Early prediction and aspirin for prevention of pre-eclampsia (EPAPP) study: A randomized controlled trial

A. O. Odibo, K. R. Goetzinger, L. Odibo, M. G. Tuuli

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33 Scopus citations


Objective To estimate the effect of early administration of aspirin on the prevention of pre-eclampsia in high-risk women. Methods This was planned as a randomized, double-blind, placebo-controlled trial of aspirin for women with risk factors for pre-eclampsia. Participants were randomized to start either aspirin (81 mg/day) or placebo at 11 + 0 to 13 + 6 weeks of gestation. The primary outcome was pre-eclampsia and secondary outcomes included gestational hypertension and small-for-gestational age at birth. Results The trial suffered from slow recruitment, leading to a protocol change to broaden the inclusion criteria (from a minimum score of multiple risk factors to at least one risk factor for pre-eclampsia). The trial was then terminated prematurely due to continuing slow recruitment and a lack of equipoise given a change in national guidelines to administer aspirin to high-risk women. From the 53 women who were randomized, 30 were included in the final analysis. There was no evidence that the primary outcome of pre-eclampsia was prevented by low-dose aspirin (relative risk (RR) 0.88, 95% CI 0.21-3.66). Gestational hypertension was seen in two women, both in the aspirin group. There was no evidence that the occurrence of small-for-gestational age was reduced by aspirin (RR 0.88, 95% CI 0.06-12.72). Conclusions Although this study was underpowered to show effectiveness of aspirin compared to placebo due to the premature termination and difficulties encountered, it highlights practical issues to inform future studies.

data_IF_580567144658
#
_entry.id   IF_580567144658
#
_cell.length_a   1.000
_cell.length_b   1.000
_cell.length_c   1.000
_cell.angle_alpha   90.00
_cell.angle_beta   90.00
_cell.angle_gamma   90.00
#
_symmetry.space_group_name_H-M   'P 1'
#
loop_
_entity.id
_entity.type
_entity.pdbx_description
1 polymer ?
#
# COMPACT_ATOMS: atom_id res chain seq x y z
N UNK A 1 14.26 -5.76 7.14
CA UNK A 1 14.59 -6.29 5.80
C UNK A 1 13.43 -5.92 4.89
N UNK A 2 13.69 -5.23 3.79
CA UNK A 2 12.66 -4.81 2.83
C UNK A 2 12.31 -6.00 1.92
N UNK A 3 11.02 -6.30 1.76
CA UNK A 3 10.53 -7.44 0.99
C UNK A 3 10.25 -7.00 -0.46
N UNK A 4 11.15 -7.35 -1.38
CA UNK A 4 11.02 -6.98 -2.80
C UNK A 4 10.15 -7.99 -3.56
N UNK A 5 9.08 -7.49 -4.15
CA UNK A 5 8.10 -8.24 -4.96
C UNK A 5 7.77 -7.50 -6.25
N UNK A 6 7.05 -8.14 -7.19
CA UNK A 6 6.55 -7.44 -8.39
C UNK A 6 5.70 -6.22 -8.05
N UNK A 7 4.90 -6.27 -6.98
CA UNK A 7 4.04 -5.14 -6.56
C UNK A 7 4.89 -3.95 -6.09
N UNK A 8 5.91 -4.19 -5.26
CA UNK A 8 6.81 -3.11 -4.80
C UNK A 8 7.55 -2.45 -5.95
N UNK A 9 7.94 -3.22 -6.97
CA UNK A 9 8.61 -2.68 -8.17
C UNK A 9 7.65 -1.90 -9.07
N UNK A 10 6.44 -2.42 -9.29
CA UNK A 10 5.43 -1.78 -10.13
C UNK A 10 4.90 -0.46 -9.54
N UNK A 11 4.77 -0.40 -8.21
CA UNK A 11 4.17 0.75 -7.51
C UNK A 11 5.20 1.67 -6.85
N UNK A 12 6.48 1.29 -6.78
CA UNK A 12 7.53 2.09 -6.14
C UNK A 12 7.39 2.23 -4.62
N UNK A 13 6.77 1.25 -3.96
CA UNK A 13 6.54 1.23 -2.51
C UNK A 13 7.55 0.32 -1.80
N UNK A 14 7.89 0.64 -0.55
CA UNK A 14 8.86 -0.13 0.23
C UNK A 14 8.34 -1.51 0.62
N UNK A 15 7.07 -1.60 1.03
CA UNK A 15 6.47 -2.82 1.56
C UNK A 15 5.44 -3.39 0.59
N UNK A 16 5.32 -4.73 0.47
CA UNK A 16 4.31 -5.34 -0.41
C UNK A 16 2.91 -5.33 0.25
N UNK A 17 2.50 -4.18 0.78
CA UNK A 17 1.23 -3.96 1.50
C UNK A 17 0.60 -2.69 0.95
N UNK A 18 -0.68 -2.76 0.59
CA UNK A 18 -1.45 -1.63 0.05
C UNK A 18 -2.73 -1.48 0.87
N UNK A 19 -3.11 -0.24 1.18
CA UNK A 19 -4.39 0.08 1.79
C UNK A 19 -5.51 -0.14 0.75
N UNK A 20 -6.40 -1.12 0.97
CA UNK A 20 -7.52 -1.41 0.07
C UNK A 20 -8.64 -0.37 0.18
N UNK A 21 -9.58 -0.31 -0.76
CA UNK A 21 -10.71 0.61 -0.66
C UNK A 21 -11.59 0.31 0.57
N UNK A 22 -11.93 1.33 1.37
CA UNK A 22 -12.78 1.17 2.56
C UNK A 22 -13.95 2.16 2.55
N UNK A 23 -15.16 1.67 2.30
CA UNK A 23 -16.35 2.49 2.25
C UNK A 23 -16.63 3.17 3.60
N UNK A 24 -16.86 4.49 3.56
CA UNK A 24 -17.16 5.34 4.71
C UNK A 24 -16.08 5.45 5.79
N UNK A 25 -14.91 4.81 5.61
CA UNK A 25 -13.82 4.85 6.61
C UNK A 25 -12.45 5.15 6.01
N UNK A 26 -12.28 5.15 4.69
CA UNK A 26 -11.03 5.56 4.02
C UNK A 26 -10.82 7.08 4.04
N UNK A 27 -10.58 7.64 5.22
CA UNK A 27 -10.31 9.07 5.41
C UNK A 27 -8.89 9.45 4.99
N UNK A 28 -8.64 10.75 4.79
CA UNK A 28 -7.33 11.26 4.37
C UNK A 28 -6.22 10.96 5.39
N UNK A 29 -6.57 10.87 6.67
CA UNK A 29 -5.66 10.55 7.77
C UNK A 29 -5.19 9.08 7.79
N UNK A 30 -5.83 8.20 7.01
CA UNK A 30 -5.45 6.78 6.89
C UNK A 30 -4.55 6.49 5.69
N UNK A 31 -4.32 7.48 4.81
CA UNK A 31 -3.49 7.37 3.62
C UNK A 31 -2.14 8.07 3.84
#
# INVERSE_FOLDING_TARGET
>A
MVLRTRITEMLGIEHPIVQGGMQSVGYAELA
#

Original languageEnglish
Pages (from-to)414-418
Number of pages5
JournalUltrasound in Obstetrics and Gynecology
Issue number4
StatePublished - Oct 1 2015


  • acetylsalicylic acid
  • ASA
  • aspirin
  • high-risk
  • pre-eclampsia


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